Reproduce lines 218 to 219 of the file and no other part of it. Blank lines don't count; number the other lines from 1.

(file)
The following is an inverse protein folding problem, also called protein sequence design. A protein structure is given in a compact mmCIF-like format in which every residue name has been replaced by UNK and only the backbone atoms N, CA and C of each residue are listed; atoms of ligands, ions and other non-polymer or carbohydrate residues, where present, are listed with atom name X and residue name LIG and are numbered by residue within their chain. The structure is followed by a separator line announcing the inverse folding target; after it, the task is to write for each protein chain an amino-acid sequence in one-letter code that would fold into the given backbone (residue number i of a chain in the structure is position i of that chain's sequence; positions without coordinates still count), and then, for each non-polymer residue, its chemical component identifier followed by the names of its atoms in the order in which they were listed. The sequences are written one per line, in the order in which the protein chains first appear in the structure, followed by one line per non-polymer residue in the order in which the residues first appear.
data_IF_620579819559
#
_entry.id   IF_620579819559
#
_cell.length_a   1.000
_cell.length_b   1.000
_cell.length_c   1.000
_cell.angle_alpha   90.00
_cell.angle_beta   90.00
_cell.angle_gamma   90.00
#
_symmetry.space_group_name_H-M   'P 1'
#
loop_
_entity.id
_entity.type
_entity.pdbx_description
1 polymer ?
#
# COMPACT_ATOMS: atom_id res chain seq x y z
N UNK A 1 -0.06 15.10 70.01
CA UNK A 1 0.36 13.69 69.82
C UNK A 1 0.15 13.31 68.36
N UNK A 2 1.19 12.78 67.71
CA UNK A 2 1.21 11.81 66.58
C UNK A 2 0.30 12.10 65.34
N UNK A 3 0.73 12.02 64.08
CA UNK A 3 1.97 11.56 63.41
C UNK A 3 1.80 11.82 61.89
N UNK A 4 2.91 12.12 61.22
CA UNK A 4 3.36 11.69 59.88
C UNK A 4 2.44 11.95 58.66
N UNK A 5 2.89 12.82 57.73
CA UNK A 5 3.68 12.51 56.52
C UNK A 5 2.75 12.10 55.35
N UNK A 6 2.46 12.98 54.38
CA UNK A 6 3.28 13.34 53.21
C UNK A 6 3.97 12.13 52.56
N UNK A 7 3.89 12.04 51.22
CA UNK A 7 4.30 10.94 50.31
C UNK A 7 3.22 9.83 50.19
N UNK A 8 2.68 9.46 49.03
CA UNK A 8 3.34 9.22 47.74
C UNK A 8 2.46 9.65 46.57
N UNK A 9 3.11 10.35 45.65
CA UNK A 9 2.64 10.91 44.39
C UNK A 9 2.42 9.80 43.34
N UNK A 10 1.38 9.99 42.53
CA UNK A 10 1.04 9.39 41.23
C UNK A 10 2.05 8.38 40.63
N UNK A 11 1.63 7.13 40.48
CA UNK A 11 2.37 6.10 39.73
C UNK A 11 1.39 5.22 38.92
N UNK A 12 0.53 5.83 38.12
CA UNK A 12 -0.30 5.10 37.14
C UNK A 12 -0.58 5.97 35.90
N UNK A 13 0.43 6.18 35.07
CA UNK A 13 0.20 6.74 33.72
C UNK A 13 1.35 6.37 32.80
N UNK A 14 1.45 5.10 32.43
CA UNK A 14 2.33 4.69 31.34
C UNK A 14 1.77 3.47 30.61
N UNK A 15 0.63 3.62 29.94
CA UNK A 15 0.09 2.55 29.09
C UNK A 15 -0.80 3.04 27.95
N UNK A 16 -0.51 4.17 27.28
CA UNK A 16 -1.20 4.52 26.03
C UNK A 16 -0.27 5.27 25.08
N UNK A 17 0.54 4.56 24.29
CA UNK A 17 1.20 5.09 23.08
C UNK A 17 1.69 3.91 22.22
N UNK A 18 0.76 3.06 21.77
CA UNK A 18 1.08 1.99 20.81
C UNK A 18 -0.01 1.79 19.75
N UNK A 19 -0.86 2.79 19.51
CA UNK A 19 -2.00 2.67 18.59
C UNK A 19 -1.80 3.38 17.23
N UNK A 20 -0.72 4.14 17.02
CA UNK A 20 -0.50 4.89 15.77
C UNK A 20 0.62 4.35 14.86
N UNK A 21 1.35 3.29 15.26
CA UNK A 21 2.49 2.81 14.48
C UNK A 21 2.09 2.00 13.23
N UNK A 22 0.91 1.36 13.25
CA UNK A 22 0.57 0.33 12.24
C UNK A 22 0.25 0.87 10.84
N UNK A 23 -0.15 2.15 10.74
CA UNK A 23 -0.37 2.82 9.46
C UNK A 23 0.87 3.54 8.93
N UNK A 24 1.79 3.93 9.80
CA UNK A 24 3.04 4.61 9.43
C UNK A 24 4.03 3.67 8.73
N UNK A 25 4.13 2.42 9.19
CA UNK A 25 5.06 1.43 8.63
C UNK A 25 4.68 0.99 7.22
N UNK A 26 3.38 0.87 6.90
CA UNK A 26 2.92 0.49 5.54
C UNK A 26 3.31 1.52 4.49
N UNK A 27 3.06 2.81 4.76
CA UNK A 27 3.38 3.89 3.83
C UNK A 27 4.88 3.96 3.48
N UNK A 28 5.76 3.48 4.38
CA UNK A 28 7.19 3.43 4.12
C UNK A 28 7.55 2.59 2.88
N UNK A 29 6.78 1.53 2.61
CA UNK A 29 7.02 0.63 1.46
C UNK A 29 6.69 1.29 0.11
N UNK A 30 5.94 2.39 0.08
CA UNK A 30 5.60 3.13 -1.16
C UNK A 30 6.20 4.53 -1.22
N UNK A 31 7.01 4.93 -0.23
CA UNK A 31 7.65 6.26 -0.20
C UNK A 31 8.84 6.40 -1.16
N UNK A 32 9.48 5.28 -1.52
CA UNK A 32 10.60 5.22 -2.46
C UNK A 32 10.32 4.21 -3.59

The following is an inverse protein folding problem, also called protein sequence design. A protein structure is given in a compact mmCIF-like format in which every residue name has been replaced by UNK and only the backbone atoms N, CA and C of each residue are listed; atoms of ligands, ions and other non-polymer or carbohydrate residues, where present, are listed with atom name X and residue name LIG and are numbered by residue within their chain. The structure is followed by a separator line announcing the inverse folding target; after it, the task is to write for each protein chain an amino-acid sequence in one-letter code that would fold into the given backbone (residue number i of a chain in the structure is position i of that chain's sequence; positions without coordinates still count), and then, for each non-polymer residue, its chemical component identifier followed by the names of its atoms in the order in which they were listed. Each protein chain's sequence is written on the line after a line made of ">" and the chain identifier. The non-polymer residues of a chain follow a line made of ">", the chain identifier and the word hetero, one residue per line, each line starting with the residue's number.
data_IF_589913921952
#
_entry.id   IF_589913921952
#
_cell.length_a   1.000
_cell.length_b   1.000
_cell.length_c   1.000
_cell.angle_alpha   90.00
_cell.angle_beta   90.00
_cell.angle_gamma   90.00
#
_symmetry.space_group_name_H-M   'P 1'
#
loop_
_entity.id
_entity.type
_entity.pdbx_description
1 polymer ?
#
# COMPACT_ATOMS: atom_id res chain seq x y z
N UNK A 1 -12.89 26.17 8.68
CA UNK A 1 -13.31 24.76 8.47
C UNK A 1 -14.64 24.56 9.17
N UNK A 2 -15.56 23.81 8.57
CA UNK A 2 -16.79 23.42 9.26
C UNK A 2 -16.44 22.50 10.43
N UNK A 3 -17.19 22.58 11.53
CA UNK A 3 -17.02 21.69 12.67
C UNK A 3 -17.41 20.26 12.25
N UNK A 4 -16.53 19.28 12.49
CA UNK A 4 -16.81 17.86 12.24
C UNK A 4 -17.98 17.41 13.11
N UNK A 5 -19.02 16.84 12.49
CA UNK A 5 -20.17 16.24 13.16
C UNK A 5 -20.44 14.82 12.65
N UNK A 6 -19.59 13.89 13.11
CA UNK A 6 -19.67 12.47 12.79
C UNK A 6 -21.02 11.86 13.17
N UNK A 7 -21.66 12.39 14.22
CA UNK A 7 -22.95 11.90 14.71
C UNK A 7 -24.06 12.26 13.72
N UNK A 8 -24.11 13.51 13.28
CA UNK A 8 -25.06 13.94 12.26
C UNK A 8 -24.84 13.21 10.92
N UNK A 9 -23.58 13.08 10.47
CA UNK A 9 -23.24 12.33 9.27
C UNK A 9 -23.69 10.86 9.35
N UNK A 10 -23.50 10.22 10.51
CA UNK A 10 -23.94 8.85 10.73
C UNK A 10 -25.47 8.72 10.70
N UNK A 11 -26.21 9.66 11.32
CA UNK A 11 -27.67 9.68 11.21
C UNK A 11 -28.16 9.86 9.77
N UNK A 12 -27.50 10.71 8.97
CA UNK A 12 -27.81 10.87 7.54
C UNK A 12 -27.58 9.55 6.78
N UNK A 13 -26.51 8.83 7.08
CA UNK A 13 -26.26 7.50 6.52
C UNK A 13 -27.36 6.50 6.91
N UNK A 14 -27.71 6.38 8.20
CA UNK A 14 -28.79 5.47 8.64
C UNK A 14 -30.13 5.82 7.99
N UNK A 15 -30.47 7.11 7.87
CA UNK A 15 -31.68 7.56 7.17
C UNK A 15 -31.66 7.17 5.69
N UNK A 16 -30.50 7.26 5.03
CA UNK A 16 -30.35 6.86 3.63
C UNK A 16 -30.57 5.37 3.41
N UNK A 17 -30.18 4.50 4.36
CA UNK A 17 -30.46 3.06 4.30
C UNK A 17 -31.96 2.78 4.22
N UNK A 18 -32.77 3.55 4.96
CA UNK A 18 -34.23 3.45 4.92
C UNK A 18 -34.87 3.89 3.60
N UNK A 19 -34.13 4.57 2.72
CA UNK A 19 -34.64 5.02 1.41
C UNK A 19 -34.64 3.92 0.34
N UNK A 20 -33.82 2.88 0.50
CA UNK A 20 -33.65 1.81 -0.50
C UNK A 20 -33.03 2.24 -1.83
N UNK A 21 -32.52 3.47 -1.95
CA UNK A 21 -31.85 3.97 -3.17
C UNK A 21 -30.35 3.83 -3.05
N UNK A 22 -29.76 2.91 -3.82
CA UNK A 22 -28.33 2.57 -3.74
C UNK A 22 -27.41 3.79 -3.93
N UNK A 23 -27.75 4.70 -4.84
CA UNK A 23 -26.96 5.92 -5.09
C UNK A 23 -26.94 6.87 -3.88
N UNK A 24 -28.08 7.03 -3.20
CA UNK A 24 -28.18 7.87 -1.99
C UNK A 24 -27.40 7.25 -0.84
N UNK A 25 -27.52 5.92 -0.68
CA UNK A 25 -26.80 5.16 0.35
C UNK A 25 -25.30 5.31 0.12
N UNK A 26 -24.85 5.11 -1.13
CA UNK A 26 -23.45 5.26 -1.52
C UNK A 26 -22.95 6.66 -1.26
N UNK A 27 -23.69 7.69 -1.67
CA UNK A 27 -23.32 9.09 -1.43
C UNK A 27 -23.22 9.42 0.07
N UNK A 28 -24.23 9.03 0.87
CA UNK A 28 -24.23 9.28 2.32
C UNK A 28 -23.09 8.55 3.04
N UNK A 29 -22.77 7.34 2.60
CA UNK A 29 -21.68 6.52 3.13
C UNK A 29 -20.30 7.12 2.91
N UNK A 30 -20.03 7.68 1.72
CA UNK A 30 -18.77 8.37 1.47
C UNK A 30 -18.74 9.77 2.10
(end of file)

CA UNK A 27 -23.32 9.09 -1.43
C UNK A 27 -23.22 9.42 0.07